"What's new in that?" asks Mike Ascolese, a spokesman for PricewaterhouseCoopers. "The smaller firms have been making that argument for years."
A Thinning Out
Maybe so. But this is the first time that second-tier accounting firms have actually made inroads into Big Four territory.
And make no mistake, it's tough turf to crack. According to Bowman, some 97 percent of the 15,000 to 16,000 publicly traded companies and mutual funds registered with the SEC are audited by Big Four firms. Of the remaining 1,200 members in the AICPA's SEC practice section, only two (BDO Seidman and Grant Thornton) audit more than 100 publicly traded companies.
Below the ranks of the ten largest auditors, the number of publicly traded clients thins out. By Bowman's count, the seventh-largest auditing firm in the United States, Minneapolis-based McGladrey & Pullen, has only 95 publicly held companies on its client roster.
What's more, say some current clients of Group B accountancies, there are trade-offs in not using a Big Four firm. Take Memry Corp., which makes shape-memory alloys used in components of medical devices. According to Bob Belcher, CFO at the Bethel, Connecticut-based company, Memry's management has at various times looked at cross-border acquisitions.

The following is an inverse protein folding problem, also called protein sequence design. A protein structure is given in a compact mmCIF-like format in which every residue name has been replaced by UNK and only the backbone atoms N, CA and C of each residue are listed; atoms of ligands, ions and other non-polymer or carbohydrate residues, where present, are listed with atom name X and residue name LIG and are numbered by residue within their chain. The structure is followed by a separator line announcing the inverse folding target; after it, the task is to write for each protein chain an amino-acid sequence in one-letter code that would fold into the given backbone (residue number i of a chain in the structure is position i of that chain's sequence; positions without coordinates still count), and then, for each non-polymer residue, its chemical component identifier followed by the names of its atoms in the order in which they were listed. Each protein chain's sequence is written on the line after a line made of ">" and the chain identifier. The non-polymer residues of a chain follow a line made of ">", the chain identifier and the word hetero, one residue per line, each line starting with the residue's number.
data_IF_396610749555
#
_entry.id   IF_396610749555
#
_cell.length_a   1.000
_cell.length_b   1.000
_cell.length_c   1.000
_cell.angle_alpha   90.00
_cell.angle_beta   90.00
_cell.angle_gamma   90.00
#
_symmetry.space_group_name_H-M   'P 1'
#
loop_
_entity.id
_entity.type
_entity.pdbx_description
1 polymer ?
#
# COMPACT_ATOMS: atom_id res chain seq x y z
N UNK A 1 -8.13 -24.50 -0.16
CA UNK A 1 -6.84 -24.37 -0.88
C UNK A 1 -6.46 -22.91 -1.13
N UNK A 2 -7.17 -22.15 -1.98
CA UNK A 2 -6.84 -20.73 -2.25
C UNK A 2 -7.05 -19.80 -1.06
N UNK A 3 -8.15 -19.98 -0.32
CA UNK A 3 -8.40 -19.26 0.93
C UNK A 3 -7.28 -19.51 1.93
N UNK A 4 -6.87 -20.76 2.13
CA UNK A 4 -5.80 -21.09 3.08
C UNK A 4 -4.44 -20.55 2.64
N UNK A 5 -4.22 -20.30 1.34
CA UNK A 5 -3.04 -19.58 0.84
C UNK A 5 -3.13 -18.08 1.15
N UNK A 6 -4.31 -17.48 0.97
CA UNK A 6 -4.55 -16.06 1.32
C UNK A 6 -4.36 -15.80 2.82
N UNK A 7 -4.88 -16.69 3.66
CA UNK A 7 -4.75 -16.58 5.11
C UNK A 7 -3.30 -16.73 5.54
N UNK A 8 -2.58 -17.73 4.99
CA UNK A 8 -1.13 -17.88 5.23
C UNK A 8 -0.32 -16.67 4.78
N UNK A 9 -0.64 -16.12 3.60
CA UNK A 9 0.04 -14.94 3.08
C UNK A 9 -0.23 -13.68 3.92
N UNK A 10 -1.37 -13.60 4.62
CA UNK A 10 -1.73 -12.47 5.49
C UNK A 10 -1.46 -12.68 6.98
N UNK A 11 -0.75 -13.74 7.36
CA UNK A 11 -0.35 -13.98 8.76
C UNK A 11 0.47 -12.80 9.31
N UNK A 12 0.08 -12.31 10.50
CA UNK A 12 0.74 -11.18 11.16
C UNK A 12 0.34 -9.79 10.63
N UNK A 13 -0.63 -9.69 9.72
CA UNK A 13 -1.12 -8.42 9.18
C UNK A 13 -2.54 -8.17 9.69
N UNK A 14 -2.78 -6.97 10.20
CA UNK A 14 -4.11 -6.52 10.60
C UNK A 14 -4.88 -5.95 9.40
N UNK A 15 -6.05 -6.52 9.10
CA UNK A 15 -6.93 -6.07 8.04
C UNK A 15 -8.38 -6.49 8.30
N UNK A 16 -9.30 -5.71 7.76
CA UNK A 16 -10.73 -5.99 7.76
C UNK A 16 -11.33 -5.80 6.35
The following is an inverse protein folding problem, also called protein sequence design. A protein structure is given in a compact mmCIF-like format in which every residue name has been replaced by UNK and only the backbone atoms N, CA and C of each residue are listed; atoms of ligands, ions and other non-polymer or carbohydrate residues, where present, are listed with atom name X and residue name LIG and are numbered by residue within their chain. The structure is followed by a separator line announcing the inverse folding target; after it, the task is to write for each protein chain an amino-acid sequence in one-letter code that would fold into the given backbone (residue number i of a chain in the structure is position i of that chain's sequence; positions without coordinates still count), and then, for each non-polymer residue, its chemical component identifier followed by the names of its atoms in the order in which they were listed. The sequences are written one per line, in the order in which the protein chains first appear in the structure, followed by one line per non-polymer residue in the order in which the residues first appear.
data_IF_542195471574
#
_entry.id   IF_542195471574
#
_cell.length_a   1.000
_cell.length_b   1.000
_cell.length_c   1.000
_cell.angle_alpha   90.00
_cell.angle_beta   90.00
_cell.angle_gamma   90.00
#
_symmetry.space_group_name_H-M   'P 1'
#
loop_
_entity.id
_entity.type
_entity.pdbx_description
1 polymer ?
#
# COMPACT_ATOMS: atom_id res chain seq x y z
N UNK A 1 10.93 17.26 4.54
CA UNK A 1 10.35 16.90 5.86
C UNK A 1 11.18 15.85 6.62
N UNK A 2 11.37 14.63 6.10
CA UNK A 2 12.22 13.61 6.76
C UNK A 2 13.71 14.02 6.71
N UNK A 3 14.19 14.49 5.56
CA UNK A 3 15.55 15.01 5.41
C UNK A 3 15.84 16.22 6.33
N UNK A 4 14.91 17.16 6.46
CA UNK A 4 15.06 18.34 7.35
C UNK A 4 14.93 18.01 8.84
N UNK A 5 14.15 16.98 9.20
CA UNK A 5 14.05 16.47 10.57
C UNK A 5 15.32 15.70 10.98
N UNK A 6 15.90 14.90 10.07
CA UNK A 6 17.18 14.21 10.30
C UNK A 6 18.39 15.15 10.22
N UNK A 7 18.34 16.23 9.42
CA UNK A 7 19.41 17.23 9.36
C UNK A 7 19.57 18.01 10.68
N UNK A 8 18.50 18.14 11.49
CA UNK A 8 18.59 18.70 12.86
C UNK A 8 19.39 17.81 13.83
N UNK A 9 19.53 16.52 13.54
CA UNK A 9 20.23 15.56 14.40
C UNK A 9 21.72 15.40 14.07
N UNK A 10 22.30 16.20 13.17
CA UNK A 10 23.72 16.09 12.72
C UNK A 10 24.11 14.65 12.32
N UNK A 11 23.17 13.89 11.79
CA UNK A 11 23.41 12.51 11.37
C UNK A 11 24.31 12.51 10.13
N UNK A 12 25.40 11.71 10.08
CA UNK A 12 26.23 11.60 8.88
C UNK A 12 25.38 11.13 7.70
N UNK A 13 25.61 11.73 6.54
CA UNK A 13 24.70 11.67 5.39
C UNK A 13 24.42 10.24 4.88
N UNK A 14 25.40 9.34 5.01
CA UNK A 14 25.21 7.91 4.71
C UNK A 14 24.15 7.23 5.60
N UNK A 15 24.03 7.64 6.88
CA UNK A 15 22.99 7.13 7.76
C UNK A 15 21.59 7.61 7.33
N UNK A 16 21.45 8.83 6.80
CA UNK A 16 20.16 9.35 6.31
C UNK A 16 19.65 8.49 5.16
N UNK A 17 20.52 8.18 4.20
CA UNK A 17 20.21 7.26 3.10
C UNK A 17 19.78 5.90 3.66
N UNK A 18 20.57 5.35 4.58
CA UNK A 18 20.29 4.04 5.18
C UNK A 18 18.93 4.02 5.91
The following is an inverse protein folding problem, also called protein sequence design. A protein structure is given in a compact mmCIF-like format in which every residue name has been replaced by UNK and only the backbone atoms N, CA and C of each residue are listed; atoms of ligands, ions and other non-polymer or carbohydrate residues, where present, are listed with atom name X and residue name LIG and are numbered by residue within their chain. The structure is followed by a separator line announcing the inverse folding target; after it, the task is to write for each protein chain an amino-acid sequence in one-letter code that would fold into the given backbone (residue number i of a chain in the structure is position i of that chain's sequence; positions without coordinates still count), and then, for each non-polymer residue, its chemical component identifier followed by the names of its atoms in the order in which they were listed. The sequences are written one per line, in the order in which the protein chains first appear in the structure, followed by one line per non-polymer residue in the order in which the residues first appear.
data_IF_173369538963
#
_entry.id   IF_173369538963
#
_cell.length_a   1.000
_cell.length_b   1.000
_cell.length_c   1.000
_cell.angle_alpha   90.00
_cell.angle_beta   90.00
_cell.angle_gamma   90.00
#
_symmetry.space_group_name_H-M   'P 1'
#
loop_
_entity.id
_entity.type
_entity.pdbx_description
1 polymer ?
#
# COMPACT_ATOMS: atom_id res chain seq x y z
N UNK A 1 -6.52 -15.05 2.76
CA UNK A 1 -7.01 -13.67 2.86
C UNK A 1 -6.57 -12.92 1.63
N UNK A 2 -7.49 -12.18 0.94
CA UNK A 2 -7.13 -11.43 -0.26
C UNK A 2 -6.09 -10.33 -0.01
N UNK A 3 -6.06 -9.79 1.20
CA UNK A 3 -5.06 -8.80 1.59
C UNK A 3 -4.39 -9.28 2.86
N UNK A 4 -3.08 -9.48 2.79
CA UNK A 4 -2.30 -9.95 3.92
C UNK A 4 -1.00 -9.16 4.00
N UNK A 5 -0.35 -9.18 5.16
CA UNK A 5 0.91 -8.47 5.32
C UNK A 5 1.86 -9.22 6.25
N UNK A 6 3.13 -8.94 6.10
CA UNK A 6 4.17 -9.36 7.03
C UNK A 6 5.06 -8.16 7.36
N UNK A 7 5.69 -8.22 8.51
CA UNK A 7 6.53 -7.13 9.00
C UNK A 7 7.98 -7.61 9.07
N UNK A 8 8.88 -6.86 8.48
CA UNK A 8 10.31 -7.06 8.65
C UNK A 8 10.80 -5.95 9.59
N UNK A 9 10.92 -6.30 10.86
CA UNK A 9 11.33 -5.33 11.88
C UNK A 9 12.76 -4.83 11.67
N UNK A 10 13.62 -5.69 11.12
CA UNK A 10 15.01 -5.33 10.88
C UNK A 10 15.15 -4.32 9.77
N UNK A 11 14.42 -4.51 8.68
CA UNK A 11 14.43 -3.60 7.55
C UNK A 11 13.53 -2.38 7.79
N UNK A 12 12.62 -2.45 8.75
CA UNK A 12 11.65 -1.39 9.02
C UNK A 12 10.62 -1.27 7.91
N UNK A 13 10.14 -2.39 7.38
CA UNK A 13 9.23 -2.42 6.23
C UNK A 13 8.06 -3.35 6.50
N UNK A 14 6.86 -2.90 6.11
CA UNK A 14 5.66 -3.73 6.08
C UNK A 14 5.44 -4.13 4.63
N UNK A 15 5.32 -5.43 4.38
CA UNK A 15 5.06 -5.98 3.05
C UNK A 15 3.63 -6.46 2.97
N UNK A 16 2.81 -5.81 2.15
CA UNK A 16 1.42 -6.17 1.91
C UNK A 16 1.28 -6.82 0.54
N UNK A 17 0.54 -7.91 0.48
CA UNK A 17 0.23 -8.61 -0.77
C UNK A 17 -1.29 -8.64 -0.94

Each time, he says, the company's management and board have discussed whether Memry would be better served by a Big Four firm that operates globally. Like other Group B accountancies, McGladrey & Pullen has a very limited international presence.
"We've struggled with that," says Belcher. "And if we buy another firm, we would make that move."
Itzhak Sharav, an accounting professor at Columbia Business School, says the global reach of the marquee accountancies is a big selling part to audit clients — particularly to managers of multinational corporations. "That's where the Big Four have an advantage," Sharav asserts. "That's a handicap to the smaller auditors — and they'll have to overcome it."